24. 10% fare increase across the MBTA system to pay for the Green Line Extension. I am speechless. The Feds need to come in and spotlight Ms. Pollack. Late Night service, Fairmount DMUs, Mattapan Trolley service are all being sidelined for Green Line service to Cambridge and Somerville. Pollack is taking a page out of the Dukakis playbook. Give us lip service, and then screw us over. Not this time. Late Night, Mattapan, and Fairmount Metro service are CIVIL RIGHTS. Roxbury, Dorchester, and Mattapan deserve METRO RAIL SERVICE. Fire Pollack now

  25. Pollack has $2.6 BILLION for the Green Line Extension, but not $340 Million for the Fairmount DMUs. That family money runs deep! I can’t believe I’m saying this, but Federal Gov to the rescue!

  26. Given Pollack’s CLF GLX past, RDM groups could file a conflict on interest complaint against her. They can also investigate whether her past CLF employment agreements include a bonus if the GLX is built, regardless of the time-frame

  27. Had to hear her speak today As a woman, I hate when other women who lack talent and experience (pollack) use the woman card. It cheapens both women and men who have worked to get where they are. Pollack is unqualified period. She’s the kardashian of Boston

  28. You’re being too kind. $2.6 Billion is the state’s portion. The Fed has offered $1.1 Billion, which also requires the bike path to be built, add in another 200 Million. Altogether, a 3.9 Billion price-tag, nearly 4 Billion, Billion with a “B” for 4.7 miles of trolley service, not subway service, not heavy rail service spanning out to New Hampshire, 4.7 miles of trolley service. Lets add in the intended station cuts, you’ll get realistically to 3.5 billion, that’s 3 billion more than the funding for the Fairmount Line (track improvements, signaling, DMUs) It becomes a Civil Rights matter that requires federal intervention. Ultimately, the project will be cut down to Phase 2 and Pollack will be dismissed (no CLF GLX bonus for Pollack) Phase 2 + bare stations will cost 500 Million, sending 1.1 Billion back to the Feds, and freeing up 1.9 Billion for future MBTA improvements. What can 1.9 Billion cover? track resiliency, ADA backlog, Logan Blue Line ped connector, River Works remediation, West Station gap, Fairmount DMUs, Neponset greenway gaps, and more. And what does the state do with the GLX vehicle purchase? They can redirect the vehicles to the Mattapan Trolley line, South Boston Silver Line Busway Tunnel (built for Green Line trains),and the existing Green Line network. Crisis solved.

  29. What a shock, PollACK budgeted over a billion for the GLX before the final project report is submitted. PollACK is a walking talking conflict of interest. Hope they put her in the cell right next to DiMasi

  30. Hopefully Massachusetts’ new Fiscal Management and Control Board, or FMCB breaks down this controversial project by Phase. As of today, Phase 2 would extend the Green Line through an abandoned rail right-of-way. Ok, sounds reasonable, if Cambridge gets on board, do it. Phase 2A would construct a massive highway-esque interchange for one trolley stop at Union Sq in the suburb of Somerville, that’s absurd. The rest of the Phases, 3 and on, would require demolishing and moving tracks used by commuter rail and Amtrak trains serving Massachusetts, New Hampshire, and Maine: for a trolley. That is Big Dig-esque absurdity! The last thing the nation needs is another Big Dig.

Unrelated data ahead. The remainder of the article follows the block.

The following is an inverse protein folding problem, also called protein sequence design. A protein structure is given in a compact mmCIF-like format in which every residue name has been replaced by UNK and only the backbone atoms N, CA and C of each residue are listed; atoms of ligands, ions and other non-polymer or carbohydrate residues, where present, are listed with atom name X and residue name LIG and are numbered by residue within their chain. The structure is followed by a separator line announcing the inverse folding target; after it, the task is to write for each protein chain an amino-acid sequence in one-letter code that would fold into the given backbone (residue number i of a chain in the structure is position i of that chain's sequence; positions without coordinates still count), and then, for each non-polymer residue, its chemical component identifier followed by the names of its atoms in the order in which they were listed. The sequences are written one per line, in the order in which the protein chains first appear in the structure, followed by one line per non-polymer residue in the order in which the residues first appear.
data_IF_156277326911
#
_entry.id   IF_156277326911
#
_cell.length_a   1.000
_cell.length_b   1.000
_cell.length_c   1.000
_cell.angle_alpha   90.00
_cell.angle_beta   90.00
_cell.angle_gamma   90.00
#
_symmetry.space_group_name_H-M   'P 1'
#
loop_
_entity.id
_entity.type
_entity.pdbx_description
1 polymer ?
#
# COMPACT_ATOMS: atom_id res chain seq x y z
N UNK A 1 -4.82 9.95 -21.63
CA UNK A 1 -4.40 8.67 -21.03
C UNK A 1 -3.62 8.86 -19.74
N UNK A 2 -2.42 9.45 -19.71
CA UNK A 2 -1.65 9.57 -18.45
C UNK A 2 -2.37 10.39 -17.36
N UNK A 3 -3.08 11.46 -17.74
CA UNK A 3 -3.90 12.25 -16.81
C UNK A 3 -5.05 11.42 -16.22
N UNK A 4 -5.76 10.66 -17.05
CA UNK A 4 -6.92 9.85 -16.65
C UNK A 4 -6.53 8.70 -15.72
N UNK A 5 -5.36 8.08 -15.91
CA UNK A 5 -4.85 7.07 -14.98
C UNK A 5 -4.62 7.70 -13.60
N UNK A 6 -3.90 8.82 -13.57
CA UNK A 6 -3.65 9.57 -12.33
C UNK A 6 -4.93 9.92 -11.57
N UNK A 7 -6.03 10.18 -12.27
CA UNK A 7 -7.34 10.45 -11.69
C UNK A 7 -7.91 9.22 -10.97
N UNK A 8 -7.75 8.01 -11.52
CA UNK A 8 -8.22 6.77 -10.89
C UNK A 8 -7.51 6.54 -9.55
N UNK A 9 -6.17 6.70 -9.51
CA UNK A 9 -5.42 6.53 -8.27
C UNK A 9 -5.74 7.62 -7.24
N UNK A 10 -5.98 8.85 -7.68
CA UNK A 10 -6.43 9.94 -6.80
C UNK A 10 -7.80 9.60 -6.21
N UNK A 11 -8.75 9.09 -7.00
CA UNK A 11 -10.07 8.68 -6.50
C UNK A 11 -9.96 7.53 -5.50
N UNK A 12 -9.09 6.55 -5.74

31. Yup. A stone cold reality. Capuano, the local US rep who pushed for GLX funding without thinking things through, needs to chill. At every public function, he throws in a statement about completing the GLX. Mr. Capuano should really look at the numbers, resubmit for fed funding, and find better uses for 1.1 Billion besides a trolley.

  32. Pollack is two-faced, shouldn’t be a shock to anyone. She told a crowded, and rail-deprived, MetroWest audience last week that the state’s transportation budget wouldn’t go towards new shiny things, yet simultaneously reserved over a billion dollars in funding for the Green Line Extension. She’s does the same thing with Boston’s MBTA. When the MBTA makes a bad move, all of sudden Pollack claims she has no control of the agency. When the MBTA makes a good move, all of a sudden Pollack claims to be the “Maven of the MBTA” My best advice, get use to it.

  33. Just starting to educate myself on this matter. I grew up in Somerville. Since when has it been an issue to get into Boston from Somerville?

  34. If Pollack’s Government Center station project is any indication of how she’ll deliver the Green Line Extension, she should resign today. Two weeks in, Boston’s brand-new $90 Million Government Center subway hub, the project Pollack claimed was a “model” for the city, is now leaking. I guess Pollack is no longer marketing herself as the “Maven of the MBTA”, She’s transitioning back to “I have no authority over the MBTA” Pollack. This was a $90 Million disaster, guess what a $3 Billion disaster will look like under Pollack